Does your staff need photo help? Chick out this video by Jamie Silver on the basics of good photography.
Here is a quiz you can use with your staff after they have watched the video. Download PDF version of the photo quiz here We are not posting the answers here as some schools direct the staff to watch the video directly from the website. If you want the answer sheet, just email us.
Photo Basics Quiz
Directions: Write your answers on the test. If I can’t read it, it is wrong. If you took notes when watching the video, you may use them while taking the test. You are welcome;-)
True or False:
_____ A photographer who stands in one place to shoot will capture the best shot.
_____ Straight on photos are most pleasing.
_____ Diagonal lines make pictures dynamic.
_____ A disruptive subject ruins the composition of a photo.
_____ Most phones and cameras have a tic tac toe, rule of thirds, grid that can be turned on when taking photos.
_____ When shooting photos, you should put your subject in the center of your frame.
_____ As the ISO number increases, images become grainier.
_____ When taking photos, direct sunlight is preferred over indirect sunlight.
_____ Camera settings can record detail in direct light and shade at the same time.
_____ A flash allows faster shutter speeds to capture movement.
_____ For action shots, a photographer should use the largest aperture possible.
_____ A photographer should remain at a distance when shooting.
_____ The image should describe the overall environment.
_____ When the game is over, your job as the photographer is done.
_____ Patience is a must for a photographer.
_____ Altering a photo’s reality is unethical unless explained within the copy or caption, what effects were used to alter the photo.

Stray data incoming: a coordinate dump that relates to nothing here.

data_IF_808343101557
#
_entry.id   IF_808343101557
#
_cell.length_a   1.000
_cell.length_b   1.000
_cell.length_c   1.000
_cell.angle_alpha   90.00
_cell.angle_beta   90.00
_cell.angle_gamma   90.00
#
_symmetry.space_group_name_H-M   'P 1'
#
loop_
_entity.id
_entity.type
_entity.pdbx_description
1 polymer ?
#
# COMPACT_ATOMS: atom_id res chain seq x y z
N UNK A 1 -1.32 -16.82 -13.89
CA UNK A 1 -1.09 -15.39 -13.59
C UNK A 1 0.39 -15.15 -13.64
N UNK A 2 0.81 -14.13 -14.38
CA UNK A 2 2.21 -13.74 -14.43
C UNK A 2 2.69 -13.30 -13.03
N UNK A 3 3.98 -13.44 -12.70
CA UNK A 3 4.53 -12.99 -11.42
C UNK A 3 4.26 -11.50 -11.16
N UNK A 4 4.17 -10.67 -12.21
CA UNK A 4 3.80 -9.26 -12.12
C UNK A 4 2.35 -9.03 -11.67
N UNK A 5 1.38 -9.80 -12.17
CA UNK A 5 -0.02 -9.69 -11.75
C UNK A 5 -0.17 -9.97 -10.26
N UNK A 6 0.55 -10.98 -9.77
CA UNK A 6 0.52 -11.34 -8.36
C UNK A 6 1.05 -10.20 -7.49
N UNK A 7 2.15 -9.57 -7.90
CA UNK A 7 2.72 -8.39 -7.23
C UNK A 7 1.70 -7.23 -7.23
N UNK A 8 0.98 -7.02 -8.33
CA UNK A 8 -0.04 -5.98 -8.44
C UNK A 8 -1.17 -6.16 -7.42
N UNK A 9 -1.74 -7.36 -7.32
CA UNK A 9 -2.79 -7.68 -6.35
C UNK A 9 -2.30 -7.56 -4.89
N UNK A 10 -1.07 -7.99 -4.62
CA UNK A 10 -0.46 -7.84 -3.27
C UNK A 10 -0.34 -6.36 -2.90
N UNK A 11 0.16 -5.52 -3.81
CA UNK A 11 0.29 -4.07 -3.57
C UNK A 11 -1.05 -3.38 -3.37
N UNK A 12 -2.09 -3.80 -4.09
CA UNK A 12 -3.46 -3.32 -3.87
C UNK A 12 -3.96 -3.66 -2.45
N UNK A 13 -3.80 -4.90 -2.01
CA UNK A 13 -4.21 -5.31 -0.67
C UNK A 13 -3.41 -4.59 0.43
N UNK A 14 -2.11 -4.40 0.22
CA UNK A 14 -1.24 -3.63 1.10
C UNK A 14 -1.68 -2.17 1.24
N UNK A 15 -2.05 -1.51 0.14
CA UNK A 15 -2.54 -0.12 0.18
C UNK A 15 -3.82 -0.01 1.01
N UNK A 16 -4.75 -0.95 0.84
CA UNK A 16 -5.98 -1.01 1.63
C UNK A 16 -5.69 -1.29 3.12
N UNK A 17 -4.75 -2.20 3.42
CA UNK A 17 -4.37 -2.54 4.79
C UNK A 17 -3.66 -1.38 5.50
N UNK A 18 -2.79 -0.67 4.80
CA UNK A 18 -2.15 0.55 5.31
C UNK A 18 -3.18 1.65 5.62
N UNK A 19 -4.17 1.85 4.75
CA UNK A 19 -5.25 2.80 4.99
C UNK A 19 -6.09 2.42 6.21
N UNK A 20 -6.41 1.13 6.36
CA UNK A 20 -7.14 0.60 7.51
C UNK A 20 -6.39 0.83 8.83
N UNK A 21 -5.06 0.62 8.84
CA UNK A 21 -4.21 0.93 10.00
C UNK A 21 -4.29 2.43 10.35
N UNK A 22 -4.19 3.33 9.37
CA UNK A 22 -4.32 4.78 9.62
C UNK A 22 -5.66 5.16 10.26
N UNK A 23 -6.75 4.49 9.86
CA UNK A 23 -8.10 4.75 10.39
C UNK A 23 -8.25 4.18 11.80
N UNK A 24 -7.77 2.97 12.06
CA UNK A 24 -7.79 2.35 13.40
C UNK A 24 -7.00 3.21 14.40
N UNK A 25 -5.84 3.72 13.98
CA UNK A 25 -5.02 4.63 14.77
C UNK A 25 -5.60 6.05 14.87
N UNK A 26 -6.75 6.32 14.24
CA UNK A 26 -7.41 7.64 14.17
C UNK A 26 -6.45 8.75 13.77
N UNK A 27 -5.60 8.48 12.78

_____ Photo-shopping a person into a photo is acceptable.
TECHNIQUES YOU SHOULD KNOW
|Center of Interest||
|Depth of Field||
|Pattern of Repetition||
Capturing the Peak of Emotion
Rule of Thirds
- What is the best piece of equipment any photographer has with them at all times?
- Shooting above subjects will make subjects appear smaller or larger?
- Shooting below a subject will make him/her appear smaller or larger?
- If a photographer would like a shallow or narrow depth of field, with one object or subject in focus, how much should the aperture be open?
- With what should a photographer experiment when taking photos?
- When applying rule of thirds, a photographer should capture the subject in the ____________ because this is where a viewer’s eyes naturally go.
- When following the rule of thirds, should you make sure the subject is facing into or away from the center of the image of the imaginary grid?
- Which technique creates the illusion of depth?
- What is a merger and why is it not good for your photo composition?
- What two times of day are ideal for taking photos?
- Should the sun be to the subject’s back or in front of the subject in order to get the best shot?
- What time of day presents the harshest light?
- What is called when you are comparing the amount of light to shadow?
- What setting, on phones and cameras, can often help balance the amount of light to shadow?
- When the light ratio is low or high, there isn’t a large gap between light and dark.
- When the light ratio is low or high, you will lose detail in areas of your composition.
- What provides artificial light when there isn’t enough natural light?
- Stopping the action requires a fast (high number) or slow (low number) shutter speed?
- For group photos, you should have a fast or slow shutter speed?
- What are the two basic camera functions?
- Sophomore Susie Sunshine took this photo in Mr. Steve Rode’s AP European History class. The student in the desk is senior Hayley Laidlaw.
- Identify and explain 1-2 photo techniques being used in this photo.
- In a complete sentence, provide constructive criticism for the photographer.
- Write a caption for this photo, making sure to apply all of the proper style rules. (10 pts)
Improving your Head shots and Environmental Portraits
Adding mods to your yearbook spread is common practice, and including a head shot by a quote is a great way to include more student voices in your yearbook. Unfortunately too often, little thought is given to these head shots. There are some simple changes you can make to your process that will greatly improve the photos in your book, and the people your photographing will thank you for it when the book is printed and they look amazing!